Red and Blue Lines of the German Painter, Otto Dix

by Tantra Bensko

Across candles waxing up the table

They tell war stories. They say

Whores were always matronly

When there were soldiers.

I remember a whore brutally

In the mirrored room.

She was ugly as a child would find her.

My friends can see bright red and blue lines

Of my story bend

In simple lines like the designs

I painted for years

Over Dresden's doors.

I tell them about my paintings

They have on their walls.

They have noticed there is often a child

In my stories. He reaches up perhaps

To the meat market counter

Where the boarish, tattooed butchers

Are actively not getting over the Great War.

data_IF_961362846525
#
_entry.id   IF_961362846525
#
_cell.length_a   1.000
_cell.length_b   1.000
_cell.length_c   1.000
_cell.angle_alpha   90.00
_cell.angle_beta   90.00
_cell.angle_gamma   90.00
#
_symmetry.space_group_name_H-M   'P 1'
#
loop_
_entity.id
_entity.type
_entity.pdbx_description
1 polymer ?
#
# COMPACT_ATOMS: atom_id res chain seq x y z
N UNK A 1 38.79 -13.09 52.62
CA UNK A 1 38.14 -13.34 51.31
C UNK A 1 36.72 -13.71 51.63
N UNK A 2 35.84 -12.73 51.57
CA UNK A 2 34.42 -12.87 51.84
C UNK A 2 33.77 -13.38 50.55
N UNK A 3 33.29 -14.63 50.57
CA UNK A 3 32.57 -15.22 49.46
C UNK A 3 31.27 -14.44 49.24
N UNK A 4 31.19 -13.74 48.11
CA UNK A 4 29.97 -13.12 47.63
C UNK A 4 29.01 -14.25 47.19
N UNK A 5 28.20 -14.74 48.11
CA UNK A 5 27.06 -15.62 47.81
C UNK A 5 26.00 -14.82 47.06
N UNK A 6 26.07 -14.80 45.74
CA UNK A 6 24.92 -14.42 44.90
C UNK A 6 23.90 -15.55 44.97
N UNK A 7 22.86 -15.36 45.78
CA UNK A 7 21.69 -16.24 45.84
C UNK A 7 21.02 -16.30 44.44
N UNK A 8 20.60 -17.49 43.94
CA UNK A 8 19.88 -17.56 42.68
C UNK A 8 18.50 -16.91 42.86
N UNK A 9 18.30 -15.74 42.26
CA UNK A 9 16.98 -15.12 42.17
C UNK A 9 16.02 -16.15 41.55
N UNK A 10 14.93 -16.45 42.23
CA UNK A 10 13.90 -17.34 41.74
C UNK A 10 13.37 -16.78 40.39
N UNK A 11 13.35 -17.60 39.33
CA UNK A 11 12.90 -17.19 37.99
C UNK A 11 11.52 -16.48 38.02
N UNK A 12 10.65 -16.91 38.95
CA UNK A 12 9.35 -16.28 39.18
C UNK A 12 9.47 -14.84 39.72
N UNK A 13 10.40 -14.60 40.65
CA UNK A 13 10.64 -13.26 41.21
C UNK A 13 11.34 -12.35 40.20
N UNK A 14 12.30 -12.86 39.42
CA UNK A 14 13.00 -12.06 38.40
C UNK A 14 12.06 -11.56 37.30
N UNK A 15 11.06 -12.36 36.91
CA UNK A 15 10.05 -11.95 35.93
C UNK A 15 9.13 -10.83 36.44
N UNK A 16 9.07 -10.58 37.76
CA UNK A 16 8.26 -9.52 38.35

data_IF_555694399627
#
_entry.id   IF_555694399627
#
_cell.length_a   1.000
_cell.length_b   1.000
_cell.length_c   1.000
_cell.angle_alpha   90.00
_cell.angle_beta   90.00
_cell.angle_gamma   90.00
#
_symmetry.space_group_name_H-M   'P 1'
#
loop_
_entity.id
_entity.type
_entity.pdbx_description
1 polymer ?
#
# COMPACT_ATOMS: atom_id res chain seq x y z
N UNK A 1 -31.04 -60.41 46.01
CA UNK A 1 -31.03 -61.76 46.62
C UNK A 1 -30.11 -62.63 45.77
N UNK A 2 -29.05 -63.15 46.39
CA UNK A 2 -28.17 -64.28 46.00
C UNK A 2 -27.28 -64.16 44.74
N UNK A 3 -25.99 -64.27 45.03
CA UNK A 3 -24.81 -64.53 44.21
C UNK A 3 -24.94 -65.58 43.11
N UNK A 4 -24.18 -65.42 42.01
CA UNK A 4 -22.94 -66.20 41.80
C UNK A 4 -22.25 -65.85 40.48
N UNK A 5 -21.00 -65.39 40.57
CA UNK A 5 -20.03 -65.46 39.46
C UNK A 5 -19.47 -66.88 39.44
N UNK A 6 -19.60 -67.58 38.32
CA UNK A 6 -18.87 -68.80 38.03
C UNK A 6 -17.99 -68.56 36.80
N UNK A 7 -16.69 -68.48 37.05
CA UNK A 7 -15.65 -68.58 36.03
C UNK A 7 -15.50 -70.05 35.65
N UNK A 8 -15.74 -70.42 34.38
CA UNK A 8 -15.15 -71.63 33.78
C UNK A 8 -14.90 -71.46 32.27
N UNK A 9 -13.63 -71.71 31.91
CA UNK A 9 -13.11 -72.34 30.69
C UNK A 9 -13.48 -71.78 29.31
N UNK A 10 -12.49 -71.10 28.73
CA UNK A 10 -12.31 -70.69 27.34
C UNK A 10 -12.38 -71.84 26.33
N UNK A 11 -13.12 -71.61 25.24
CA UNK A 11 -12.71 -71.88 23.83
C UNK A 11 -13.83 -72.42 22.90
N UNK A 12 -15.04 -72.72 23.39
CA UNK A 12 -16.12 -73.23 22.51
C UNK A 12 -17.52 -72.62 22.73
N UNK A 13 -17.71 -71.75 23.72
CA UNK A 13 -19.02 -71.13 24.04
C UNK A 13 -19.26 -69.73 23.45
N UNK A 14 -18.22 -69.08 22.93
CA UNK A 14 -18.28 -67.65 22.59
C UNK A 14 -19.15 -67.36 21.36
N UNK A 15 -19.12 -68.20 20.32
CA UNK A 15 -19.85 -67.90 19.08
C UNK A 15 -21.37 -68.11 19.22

He watches cripples,

Just head, chest, arms, on sleds, asking

For alms before a display of ivory legs.

I describe the child so clearly,

The watching eyes so well, they believe

He was there.

The painting of the mirrored room

Is like fighting: clothed,

The whore and I ram into each other

Making cruel angles.

I turn her St. George icons

And frayed prints sideways. They can't help

Seeing a child even there

In the crude brushstrokes.

They say it is me. The whore

Smells like figs. She warbles,

Rapping her throat. I tell her

Of the little boy twisting around corners

To stare at whores' enormous bosoms.

She shakes her breasts at my child's eyes.

I stare, naming her colors.